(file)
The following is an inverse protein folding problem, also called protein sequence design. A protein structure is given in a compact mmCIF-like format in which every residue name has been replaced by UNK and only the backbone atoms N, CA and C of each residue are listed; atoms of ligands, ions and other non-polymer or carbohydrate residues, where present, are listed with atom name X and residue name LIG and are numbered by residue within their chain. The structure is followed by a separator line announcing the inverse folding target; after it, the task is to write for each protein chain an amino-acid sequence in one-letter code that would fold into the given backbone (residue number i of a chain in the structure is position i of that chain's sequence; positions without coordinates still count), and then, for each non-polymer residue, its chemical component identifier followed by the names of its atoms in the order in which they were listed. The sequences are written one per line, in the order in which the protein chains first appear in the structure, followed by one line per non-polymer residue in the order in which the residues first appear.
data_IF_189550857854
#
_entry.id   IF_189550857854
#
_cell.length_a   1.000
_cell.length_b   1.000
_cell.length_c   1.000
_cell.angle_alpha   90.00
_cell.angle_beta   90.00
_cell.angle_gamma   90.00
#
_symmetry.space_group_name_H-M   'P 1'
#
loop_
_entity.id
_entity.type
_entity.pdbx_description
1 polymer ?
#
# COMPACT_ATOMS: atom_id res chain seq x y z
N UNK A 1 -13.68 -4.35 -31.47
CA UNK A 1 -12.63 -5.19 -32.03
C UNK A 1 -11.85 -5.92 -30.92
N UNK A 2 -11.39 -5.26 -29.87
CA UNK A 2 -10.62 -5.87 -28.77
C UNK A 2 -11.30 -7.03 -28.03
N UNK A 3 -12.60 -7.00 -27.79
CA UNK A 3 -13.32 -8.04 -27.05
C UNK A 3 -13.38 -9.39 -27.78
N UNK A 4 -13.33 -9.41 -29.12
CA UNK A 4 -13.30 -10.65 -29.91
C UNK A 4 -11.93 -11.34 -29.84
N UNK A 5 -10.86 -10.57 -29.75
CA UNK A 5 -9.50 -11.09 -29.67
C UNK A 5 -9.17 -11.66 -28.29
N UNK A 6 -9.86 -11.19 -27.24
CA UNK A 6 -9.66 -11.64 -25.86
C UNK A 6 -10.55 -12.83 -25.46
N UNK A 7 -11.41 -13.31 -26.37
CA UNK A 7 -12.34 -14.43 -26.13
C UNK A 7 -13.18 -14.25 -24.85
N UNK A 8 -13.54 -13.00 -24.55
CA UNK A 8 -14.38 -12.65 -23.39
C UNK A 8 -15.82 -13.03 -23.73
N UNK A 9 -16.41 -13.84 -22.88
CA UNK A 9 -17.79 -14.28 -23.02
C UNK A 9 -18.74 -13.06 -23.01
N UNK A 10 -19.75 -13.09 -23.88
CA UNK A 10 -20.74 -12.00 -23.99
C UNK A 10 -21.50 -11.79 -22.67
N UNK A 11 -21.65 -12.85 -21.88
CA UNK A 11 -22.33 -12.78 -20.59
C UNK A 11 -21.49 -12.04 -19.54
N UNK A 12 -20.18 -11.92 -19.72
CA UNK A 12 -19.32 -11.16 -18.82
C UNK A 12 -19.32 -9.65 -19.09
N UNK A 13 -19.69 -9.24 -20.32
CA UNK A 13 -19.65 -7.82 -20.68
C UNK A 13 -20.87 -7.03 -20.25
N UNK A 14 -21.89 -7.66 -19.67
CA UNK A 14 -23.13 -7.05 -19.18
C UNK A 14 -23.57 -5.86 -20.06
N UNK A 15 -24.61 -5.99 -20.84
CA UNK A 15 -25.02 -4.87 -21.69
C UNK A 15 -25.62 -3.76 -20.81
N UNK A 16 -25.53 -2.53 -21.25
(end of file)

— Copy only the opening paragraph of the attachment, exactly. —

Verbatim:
The following is an inverse protein folding problem, also called protein sequence design. A protein structure is given in a compact mmCIF-like format in which every residue name has been replaced by UNK and only the backbone atoms N, CA and C of each residue are listed; atoms of ligands, ions and other non-polymer or carbohydrate residues, where present, are listed with atom name X and residue name LIG and are numbered by residue within their chain. The structure is followed by a separator line announcing the inverse folding target; after it, the task is to write for each protein chain an amino-acid sequence in one-letter code that would fold into the given backbone (residue number i of a chain in the structure is position i of that chain's sequence; positions without coordinates still count), and then, for each non-polymer residue, its chemical component identifier followed by the names of its atoms in the order in which they were listed. The sequences are written one per line, in the order in which the protein chains first appear in the structure, followed by one line per non-polymer residue in the order in which the residues first appear.